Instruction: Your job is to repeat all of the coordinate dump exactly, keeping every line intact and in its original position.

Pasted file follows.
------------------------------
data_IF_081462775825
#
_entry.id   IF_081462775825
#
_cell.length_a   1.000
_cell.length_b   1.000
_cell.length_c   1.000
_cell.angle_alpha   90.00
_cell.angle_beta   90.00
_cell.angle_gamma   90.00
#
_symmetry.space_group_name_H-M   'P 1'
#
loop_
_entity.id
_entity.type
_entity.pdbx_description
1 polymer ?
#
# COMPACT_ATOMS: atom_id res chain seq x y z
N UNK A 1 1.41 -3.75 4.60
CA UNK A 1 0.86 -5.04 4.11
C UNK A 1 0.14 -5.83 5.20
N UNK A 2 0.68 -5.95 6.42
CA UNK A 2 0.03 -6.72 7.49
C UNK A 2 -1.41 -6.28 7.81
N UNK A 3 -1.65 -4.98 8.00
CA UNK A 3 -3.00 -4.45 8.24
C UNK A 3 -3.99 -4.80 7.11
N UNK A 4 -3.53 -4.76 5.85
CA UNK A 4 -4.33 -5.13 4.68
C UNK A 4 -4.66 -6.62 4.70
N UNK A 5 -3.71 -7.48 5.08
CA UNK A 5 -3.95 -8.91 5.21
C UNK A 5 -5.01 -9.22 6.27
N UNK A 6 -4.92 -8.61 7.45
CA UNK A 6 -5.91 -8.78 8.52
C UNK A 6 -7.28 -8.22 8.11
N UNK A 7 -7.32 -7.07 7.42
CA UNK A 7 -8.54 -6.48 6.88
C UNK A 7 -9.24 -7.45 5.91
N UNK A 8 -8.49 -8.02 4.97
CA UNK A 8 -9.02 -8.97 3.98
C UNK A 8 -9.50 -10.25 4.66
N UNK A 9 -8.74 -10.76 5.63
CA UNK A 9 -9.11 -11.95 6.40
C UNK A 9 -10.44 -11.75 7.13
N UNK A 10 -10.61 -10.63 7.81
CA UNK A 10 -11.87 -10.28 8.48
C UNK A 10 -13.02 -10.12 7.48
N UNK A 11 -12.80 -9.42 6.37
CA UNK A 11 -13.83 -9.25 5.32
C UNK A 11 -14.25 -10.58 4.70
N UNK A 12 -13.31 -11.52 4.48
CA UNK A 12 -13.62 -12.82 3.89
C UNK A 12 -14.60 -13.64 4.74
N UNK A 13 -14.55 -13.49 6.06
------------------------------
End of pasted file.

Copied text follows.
data_IF_081462775825
#
_entry.id   IF_081462775825
#
_cell.length_a   1.000
_cell.length_b   1.000
_cell.length_c   1.000
_cell.angle_alpha   90.00
_cell.angle_beta   90.00
_cell.angle_gamma   90.00
#
_symmetry.space_group_name_H-M   'P 1'
#
loop_
_entity.id
_entity.type
_entity.pdbx_description
1 polymer ?
#
# COMPACT_ATOMS: atom_id res chain seq x y z
N UNK A 1 1.41 -3.75 4.60
CA UNK A 1 0.86 -5.04 4.11
C UNK A 1 0.14 -5.83 5.20
N UNK A 2 0.68 -5.95 6.42
CA UNK A 2 0.03 -6.72 7.49
C UNK A 2 -1.41 -6.28 7.81
N UNK A 3 -1.65 -4.98 8.00
CA UNK A 3 -3.00 -4.45 8.24
C UNK A 3 -3.99 -4.80 7.11
N UNK A 4 -3.53 -4.76 5.85
CA UNK A 4 -4.33 -5.13 4.68
C UNK A 4 -4.66 -6.62 4.70
N UNK A 5 -3.71 -7.48 5.08
CA UNK A 5 -3.95 -8.91 5.21
C UNK A 5 -5.01 -9.22 6.27
N UNK A 6 -4.92 -8.61 7.45
CA UNK A 6 -5.91 -8.78 8.52
C UNK A 6 -7.28 -8.22 8.11
N UNK A 7 -7.32 -7.07 7.42
CA UNK A 7 -8.54 -6.48 6.88
C UNK A 7 -9.24 -7.45 5.91
N UNK A 8 -8.49 -8.02 4.97
CA UNK A 8 -9.02 -8.97 3.98
C UNK A 8 -9.50 -10.25 4.66
N UNK A 9 -8.74 -10.76 5.63
CA UNK A 9 -9.11 -11.95 6.40
C UNK A 9 -10.44 -11.75 7.13
N UNK A 10 -10.61 -10.63 7.81
CA UNK A 10 -11.87 -10.28 8.48
C UNK A 10 -13.02 -10.12 7.48
N UNK A 11 -12.80 -9.42 6.37
CA UNK A 11 -13.83 -9.25 5.32
C UNK A 11 -14.25 -10.58 4.70
N UNK A 12 -13.31 -11.52 4.48
CA UNK A 12 -13.62 -12.82 3.89
C UNK A 12 -14.60 -13.64 4.74
N UNK A 13 -14.55 -13.49 6.06